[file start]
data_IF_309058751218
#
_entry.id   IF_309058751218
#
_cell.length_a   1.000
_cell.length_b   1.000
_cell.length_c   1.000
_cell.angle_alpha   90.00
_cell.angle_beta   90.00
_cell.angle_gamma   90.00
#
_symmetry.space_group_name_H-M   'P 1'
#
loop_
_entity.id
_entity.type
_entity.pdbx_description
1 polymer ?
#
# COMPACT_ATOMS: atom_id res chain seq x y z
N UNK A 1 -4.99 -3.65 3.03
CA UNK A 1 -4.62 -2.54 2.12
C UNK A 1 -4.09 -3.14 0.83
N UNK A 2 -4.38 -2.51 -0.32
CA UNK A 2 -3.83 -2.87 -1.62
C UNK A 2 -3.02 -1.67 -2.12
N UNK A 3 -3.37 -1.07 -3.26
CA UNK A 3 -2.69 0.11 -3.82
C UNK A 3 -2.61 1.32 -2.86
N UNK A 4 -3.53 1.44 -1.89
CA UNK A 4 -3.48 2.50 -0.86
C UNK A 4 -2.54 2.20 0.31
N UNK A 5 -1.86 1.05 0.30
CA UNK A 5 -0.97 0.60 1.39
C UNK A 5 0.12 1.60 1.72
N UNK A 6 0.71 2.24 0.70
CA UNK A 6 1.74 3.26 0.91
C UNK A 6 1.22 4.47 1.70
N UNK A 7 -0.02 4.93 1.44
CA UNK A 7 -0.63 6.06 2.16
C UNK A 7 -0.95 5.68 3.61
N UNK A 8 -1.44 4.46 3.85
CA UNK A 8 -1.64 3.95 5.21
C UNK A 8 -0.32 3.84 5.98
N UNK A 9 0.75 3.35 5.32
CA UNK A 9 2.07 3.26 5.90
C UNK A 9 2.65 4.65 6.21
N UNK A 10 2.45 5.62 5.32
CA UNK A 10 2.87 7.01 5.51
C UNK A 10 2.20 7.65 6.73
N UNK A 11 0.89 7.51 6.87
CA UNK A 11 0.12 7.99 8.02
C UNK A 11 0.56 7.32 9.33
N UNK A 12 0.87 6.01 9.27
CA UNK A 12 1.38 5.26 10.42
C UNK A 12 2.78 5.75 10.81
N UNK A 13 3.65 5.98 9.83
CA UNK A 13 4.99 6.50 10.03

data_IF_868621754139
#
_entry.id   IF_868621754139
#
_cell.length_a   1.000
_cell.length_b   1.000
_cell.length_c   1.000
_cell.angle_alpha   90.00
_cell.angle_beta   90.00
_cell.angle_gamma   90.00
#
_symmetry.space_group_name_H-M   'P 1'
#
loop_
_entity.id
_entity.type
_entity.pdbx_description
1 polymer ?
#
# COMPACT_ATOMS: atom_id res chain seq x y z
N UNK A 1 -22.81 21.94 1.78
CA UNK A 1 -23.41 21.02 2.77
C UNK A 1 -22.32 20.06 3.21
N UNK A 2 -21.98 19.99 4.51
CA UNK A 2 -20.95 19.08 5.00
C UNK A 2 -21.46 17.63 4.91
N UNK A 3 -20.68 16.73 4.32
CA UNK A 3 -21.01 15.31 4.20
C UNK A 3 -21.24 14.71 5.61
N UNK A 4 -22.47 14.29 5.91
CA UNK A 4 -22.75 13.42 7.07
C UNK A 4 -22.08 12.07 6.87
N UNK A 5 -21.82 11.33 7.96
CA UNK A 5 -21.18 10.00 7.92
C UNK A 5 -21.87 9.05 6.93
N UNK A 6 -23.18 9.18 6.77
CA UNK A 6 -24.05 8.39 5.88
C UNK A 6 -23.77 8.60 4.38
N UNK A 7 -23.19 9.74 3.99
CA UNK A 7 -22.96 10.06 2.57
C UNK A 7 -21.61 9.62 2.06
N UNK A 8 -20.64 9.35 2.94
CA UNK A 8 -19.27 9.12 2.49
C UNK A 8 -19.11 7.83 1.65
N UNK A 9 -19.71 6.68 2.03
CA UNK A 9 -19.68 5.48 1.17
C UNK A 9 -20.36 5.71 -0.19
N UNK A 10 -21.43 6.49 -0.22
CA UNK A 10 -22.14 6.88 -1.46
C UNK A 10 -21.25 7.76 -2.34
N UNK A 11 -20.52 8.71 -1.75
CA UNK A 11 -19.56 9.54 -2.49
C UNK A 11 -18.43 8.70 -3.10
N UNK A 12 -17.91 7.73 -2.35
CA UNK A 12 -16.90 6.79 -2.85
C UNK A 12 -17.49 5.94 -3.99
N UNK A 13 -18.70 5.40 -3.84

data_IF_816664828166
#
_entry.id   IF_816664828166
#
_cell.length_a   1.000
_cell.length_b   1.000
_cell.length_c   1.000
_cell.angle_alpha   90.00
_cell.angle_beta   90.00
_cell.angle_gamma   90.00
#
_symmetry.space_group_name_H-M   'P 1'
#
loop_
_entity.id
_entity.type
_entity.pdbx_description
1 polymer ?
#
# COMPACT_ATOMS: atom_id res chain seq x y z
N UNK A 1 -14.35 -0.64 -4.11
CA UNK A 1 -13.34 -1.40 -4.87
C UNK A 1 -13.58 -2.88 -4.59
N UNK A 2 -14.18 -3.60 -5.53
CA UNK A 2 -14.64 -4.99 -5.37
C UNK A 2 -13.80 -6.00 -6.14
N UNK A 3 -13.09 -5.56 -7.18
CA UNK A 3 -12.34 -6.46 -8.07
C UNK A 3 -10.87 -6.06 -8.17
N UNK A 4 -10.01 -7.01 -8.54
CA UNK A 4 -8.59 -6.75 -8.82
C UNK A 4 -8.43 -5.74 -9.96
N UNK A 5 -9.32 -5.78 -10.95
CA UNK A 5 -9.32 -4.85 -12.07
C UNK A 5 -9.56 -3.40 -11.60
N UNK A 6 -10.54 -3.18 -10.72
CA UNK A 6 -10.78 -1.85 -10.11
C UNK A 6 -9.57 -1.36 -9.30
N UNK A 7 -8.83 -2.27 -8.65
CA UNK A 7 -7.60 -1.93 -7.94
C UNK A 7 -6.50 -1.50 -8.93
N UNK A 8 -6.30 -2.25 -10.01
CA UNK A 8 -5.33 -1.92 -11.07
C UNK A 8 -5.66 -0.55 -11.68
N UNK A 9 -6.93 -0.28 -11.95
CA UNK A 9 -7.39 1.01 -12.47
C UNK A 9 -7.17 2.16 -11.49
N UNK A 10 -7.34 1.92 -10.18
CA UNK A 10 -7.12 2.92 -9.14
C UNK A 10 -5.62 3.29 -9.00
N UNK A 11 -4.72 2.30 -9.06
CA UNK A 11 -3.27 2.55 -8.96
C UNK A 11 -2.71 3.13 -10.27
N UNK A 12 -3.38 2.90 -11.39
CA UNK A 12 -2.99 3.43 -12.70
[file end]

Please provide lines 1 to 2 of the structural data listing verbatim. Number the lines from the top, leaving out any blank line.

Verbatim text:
data_IF_309058751218
#